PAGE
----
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Updated: Nov 24, 2020

E-learning growth ‘set to rise to £35 billion by 2023

The market for e-learning just keeps growing and growing, according to various research and sales figure surveys especially since a pandemic was declared in 2020. A survey by Ambient Insight Research has showed that the worldwide market for e-learning products was $32.1 billion (£20.5 billion) in 2010 and is expected to rise to $49.9 billion by 2015. We can assume that this figure has been exceeded if indeed people are paying for the courses.

Products and methods of online learning that were deemed the most successful in sales rates included “how to” videos, step-by-step interactive guides and course notes which have multi-media inserts and annotations which directed learners to other resources. Writer for Gadget magazine, Andre Joubert of MWEB Business said that he thinks the availability of media-rich, interactive e-learning content on the internet – and the advent of uncapped, business-strength broadband connectivity is changing the face of e-learning. He based his analysis on South Africa, but his principles apply worldwide as global sales figures show. We noted from our research that Mr Joubert said: “E-learning has long been recognised as offering considerable advantages over conventional classroom-based training when it comes to training employees and management quickly, efficiently and conveniently. So what about the Virtual Classroom? We saw 2012/13 as being the breakthrough year for virtual classrooms, as organisations move on from webinars (which are increasingly commonplace) to more interactive environments offered by virtual classrooms. Training through online learning is now widely available on the internet and can be beneficial to anything from flower arranging, PowerPoint presentations through to health and safety. Soft skills is now becoming the new hard skills and offering mobile training and  advice through e-learning are valuable to many people and a range of businesses globally.

Citing many benefits of the virtual classroom, such as convenience, relevance, immediacy, affordability and ease of use there is a lot to be said for instructor led training. According to research by Key Note, instructor-led training represents the largest sector of the market, although e-learning teaching – which includes blended learning – showed the highest growth over the review period between 2005 and 2009.

Mobile Learning forging forward. A 2009 research report summarised that they thought mobile learning could be a “maybe just maybe”, In 2010  a definite trend was being recorded and in 2011 they saw mobile learning as a major driver for the growth of the e-learning market. The driver is not one of simple learning enhancement and support but driven by a requirement for portability and availability made possible by smart phones and tablet devices, the learning “additionality”. The PC might still remain key to many learners for some years to come but I believe that the call for mobility, flexibility and the trends to workforce mobility will win the day. We are particularly taken with the concept of second screen learning, in that learners will use mobile devices i-pads, smart phones etc… in conjunction with other forms media such as skype, bluetooth and appliances imbedded in a variety of devices such as the TV, car or even on your fridge. I do not see mobile learning as a straight replacement to existing genres, and accordingly I do not advise organisations to rush headlong into mobile learning solutions because they can be an expensive option if not properly planned out.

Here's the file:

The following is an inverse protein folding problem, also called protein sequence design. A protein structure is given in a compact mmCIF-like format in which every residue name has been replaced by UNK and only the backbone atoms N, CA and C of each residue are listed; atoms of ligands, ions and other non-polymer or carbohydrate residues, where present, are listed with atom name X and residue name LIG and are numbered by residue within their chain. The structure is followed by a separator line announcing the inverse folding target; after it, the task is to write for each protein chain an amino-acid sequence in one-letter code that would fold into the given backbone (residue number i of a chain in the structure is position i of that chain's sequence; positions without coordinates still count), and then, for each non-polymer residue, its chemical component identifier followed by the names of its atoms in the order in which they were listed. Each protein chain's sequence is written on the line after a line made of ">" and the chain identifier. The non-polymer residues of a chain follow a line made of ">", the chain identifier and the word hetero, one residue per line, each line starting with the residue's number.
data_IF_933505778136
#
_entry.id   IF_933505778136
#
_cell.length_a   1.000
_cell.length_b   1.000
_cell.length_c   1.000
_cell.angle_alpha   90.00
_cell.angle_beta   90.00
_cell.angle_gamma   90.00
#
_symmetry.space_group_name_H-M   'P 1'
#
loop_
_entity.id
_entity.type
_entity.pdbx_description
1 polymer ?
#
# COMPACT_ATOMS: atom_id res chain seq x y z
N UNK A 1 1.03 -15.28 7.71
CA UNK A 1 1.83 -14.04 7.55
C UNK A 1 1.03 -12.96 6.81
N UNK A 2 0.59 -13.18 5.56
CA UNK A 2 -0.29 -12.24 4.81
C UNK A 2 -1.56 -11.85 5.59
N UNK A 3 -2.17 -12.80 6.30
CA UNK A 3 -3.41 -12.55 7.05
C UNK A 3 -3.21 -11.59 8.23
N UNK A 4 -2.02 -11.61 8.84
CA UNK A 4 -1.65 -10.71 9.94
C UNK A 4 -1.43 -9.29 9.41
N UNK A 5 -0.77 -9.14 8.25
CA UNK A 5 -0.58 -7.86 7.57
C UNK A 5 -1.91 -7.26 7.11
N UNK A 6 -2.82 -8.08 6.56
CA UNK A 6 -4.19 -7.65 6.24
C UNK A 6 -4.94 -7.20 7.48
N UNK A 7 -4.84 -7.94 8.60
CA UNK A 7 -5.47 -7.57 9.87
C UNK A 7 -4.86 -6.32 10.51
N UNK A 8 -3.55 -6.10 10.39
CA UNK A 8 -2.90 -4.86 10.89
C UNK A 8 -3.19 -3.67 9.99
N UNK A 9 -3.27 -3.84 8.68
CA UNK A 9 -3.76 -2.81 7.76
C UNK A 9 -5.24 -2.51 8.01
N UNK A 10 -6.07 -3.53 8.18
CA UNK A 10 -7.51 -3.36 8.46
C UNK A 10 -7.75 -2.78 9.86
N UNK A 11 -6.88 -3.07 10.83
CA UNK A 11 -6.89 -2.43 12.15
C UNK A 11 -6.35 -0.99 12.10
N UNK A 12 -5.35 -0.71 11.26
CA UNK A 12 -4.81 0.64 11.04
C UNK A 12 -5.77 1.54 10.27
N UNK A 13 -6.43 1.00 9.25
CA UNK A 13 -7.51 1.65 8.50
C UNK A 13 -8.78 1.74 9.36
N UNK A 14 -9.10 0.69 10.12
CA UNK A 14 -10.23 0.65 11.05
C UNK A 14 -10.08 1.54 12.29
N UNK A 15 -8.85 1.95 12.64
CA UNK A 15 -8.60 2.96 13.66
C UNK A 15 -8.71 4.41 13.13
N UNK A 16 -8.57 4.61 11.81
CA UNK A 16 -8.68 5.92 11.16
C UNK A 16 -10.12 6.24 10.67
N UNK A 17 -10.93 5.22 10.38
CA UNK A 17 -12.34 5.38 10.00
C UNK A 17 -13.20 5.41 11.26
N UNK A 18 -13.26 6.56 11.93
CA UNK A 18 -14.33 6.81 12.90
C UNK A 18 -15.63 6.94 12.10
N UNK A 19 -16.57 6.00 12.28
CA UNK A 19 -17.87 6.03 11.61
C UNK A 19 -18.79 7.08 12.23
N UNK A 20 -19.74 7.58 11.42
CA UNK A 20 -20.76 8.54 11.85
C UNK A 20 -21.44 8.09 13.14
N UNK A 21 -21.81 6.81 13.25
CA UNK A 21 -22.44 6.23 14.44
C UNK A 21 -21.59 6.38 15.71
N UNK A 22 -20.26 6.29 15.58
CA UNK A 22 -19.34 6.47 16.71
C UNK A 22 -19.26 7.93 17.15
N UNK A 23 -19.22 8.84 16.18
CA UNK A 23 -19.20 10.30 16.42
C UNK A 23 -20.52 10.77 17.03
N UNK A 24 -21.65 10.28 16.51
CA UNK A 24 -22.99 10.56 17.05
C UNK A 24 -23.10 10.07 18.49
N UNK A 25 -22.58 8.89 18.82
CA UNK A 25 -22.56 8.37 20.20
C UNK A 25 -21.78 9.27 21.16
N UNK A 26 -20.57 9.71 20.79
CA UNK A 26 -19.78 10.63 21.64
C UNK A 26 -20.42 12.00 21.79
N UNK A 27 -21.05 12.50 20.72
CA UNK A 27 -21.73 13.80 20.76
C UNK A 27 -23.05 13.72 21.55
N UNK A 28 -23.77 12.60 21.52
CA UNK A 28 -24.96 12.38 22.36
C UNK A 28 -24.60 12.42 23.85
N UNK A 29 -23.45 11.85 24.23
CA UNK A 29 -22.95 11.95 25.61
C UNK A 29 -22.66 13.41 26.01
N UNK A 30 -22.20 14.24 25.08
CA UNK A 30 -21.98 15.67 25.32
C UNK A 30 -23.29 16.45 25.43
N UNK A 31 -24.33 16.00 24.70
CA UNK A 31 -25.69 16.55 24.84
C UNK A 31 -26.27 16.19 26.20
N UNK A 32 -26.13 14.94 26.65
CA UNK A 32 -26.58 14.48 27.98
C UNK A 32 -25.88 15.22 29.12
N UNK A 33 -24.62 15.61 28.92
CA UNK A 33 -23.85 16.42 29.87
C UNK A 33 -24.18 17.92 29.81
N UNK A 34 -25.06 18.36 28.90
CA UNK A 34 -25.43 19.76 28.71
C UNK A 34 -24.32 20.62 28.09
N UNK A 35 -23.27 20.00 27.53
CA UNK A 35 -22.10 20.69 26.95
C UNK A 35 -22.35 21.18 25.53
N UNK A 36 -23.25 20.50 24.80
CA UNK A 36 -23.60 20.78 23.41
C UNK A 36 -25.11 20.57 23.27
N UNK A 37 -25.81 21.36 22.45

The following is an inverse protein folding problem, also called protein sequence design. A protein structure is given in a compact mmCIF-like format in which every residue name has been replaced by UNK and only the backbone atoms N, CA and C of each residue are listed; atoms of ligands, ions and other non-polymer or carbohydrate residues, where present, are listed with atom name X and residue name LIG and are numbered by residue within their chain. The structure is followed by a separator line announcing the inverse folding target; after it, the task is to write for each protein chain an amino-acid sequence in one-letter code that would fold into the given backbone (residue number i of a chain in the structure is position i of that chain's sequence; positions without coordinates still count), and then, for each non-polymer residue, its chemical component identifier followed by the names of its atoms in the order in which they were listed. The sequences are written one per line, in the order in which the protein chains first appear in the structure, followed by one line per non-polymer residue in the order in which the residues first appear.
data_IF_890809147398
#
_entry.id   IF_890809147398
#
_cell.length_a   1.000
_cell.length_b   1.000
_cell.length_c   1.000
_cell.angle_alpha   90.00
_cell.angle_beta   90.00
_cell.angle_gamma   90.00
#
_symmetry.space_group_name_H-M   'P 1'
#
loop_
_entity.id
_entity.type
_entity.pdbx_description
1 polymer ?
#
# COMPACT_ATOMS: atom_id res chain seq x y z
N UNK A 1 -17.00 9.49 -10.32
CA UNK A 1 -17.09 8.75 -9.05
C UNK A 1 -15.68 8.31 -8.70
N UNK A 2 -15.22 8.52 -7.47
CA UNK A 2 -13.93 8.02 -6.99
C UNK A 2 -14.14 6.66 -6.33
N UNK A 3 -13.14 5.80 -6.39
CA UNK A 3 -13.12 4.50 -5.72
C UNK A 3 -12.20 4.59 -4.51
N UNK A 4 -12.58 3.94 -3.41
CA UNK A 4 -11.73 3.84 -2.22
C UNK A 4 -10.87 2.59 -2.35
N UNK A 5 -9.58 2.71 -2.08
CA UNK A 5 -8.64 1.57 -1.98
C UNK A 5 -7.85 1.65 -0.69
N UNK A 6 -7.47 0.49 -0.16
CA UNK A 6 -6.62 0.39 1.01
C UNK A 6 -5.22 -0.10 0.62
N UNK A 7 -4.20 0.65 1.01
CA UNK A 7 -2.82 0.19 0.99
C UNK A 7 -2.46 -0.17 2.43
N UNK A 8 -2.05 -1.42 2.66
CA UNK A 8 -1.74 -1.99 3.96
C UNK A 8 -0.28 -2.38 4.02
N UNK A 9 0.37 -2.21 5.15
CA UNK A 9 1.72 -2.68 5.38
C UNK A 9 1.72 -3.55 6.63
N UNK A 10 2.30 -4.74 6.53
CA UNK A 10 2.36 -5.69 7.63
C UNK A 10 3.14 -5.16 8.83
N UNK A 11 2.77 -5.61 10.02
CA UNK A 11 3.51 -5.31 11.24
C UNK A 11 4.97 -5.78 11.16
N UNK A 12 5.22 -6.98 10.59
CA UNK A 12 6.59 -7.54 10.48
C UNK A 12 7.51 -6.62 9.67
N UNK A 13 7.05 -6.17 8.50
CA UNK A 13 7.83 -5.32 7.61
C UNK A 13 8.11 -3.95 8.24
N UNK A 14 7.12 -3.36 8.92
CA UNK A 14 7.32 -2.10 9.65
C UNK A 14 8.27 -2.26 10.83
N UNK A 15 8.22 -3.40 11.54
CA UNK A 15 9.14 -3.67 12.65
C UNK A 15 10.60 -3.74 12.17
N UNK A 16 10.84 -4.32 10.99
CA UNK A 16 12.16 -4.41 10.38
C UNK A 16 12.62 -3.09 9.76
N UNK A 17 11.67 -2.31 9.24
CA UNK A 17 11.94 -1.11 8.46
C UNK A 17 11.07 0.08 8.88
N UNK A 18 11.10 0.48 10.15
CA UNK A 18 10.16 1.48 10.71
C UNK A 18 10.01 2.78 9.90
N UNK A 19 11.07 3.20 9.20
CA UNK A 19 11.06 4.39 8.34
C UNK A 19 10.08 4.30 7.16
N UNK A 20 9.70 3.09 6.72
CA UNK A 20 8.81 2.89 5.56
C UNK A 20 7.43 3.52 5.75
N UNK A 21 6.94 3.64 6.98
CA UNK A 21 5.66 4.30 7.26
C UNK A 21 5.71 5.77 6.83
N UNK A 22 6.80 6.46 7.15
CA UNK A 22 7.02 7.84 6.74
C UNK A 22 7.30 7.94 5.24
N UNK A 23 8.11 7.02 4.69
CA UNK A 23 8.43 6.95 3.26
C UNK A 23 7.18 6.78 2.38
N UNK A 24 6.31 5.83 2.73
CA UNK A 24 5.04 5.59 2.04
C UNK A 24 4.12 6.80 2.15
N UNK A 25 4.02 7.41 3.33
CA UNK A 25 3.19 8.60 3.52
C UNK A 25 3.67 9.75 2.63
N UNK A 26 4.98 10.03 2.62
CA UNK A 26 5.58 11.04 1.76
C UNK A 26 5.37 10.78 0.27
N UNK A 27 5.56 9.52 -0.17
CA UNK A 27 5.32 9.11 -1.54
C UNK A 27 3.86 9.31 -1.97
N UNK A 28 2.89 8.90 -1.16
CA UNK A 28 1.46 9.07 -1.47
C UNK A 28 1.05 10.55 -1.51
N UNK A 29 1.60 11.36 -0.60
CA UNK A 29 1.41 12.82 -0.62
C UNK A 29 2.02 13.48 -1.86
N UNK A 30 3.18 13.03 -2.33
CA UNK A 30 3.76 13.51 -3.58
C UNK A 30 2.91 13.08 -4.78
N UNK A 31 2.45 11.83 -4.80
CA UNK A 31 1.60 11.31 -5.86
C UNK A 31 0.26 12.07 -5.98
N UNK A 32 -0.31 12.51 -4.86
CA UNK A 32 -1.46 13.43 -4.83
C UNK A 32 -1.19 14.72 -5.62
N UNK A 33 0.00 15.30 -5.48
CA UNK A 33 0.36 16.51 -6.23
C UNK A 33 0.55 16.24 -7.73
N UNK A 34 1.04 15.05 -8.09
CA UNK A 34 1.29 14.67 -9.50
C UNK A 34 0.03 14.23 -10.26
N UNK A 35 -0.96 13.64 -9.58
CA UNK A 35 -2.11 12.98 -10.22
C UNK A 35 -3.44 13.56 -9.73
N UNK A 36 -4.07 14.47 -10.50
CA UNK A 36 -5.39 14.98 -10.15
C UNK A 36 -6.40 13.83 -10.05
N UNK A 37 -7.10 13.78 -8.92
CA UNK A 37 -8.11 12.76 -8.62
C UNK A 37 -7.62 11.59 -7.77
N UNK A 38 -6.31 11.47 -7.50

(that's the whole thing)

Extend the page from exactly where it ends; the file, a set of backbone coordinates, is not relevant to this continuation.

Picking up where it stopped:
So are remote workers becoming over whelmed and fatigued with online work

Research commissioned by LinkedIn, in partnership with the Mental Health Foundation in 2020 found that three quarters feel it has the potential to negatively impact employees’ mental health by causing burnout and anxiety. 

LinkedIn also surveyed office workers and found 86 per cent say they feel the need to prove to bosses they are working hard and deserve to keep their jobs.

On average, those working from home are racking up an extra 28 hours of monthly overtime since lockdown began. It equates to nearly four days’ work. 

HR professionals fear they will lose staff who may be forced to take time out of work due to this burnout, as well as increased anxiety and loneliness. Fifty six per cent fear lower team morale. 

Chris O’Sullivan from the Mental Health Foundation, said: People working from home during these unprecedented times are at a greater risk of burnout due to the high stakes environment we find ourselves in both globally and personally.”


Whilst mobile working and learning is exploding around the world, we think there is a growing market for the blended learning workbook which could add to helping them focus and relax outside of what is becoming a gruelling regime.

10 Reasons to study by Workbooks:

1. Workbooks help you independently study.

2. They spark some interesting discussions.

3. Workbooks make it easier to make notes and references.

4. Workbooks can help with critical thinking skills.

5. Workbooks help fill in educational gaps.

6. Workbooks have inclusive materials to aid blended learning.

7. Workbooks make revising or referencing easier.

8. Workbooks make it easier to resource recently read information.

9. Workbooks are transportable and study can be achieved in bit sizes


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